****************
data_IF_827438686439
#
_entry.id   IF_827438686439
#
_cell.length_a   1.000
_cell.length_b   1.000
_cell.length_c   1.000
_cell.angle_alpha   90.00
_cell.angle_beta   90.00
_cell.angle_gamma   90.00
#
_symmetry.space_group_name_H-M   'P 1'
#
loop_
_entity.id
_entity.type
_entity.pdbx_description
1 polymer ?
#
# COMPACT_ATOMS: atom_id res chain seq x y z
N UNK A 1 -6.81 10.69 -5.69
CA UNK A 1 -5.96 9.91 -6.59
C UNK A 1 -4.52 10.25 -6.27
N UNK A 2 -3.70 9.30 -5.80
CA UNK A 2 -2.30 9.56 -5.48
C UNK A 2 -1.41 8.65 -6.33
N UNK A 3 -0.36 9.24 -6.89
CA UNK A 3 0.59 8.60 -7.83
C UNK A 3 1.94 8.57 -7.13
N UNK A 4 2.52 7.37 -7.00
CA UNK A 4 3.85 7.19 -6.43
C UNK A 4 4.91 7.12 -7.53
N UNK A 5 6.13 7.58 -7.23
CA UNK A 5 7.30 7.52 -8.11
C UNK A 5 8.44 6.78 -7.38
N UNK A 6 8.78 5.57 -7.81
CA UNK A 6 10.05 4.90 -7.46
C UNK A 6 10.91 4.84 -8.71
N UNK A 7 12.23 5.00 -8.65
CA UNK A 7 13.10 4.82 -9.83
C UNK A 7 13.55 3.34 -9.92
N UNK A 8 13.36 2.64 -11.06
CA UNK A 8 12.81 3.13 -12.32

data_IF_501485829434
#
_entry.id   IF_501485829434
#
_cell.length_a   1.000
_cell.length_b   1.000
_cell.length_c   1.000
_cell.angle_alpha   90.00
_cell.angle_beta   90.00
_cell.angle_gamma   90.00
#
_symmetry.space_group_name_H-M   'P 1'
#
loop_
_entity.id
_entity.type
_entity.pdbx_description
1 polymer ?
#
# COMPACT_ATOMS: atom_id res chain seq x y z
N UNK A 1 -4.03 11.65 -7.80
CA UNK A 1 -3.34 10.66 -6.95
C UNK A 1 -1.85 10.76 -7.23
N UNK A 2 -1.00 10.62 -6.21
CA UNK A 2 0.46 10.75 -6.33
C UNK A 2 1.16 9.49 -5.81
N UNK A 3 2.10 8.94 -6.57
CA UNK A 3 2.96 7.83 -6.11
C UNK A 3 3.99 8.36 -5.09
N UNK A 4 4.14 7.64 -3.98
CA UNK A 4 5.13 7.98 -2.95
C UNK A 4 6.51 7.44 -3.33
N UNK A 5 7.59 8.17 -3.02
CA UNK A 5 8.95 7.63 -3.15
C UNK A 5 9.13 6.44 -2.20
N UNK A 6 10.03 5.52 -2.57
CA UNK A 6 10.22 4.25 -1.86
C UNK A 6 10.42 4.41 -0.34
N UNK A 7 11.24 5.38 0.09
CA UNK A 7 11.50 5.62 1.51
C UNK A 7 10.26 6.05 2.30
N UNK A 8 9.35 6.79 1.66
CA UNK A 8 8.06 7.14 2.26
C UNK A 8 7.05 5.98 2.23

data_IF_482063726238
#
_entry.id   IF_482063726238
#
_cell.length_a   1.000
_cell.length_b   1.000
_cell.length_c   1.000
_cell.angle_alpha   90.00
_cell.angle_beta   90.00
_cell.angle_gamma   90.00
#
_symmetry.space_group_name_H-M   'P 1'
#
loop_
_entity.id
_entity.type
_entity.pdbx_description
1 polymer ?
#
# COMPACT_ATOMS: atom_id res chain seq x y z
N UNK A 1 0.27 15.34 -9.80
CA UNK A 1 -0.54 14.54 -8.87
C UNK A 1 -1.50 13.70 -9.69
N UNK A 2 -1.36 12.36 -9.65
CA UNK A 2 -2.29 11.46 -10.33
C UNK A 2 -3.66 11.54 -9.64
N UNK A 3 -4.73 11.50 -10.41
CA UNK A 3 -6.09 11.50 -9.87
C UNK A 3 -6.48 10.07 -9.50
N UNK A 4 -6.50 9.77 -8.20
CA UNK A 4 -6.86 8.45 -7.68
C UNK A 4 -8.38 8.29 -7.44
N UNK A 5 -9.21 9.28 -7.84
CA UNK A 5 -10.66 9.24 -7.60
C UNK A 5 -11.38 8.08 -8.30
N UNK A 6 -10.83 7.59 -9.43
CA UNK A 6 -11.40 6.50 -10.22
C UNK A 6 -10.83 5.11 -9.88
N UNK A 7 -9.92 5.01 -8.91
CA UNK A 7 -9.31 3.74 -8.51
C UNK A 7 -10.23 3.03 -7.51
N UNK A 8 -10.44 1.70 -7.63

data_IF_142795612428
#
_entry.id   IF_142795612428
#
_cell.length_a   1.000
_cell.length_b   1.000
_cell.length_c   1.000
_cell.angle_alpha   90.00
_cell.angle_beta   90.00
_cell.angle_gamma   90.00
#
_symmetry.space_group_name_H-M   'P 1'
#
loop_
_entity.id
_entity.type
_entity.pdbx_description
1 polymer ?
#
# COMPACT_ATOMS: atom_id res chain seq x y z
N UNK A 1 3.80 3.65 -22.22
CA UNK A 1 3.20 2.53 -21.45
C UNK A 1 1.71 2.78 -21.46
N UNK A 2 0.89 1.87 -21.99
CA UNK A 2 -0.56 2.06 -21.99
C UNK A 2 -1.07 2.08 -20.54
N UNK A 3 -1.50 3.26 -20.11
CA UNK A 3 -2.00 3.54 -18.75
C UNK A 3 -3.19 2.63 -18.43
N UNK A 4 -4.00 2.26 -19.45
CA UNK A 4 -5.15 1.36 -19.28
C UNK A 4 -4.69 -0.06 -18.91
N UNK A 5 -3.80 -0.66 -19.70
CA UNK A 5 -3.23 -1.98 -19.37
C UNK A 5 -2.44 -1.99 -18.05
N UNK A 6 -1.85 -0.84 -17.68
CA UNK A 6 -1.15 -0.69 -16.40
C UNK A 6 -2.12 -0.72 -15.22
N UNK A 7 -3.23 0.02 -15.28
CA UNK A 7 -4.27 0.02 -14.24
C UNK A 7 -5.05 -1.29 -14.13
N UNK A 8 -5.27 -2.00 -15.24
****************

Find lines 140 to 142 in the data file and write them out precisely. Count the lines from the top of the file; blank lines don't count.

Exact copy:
#
_symmetry.space_group_name_H-M   'P 1'
#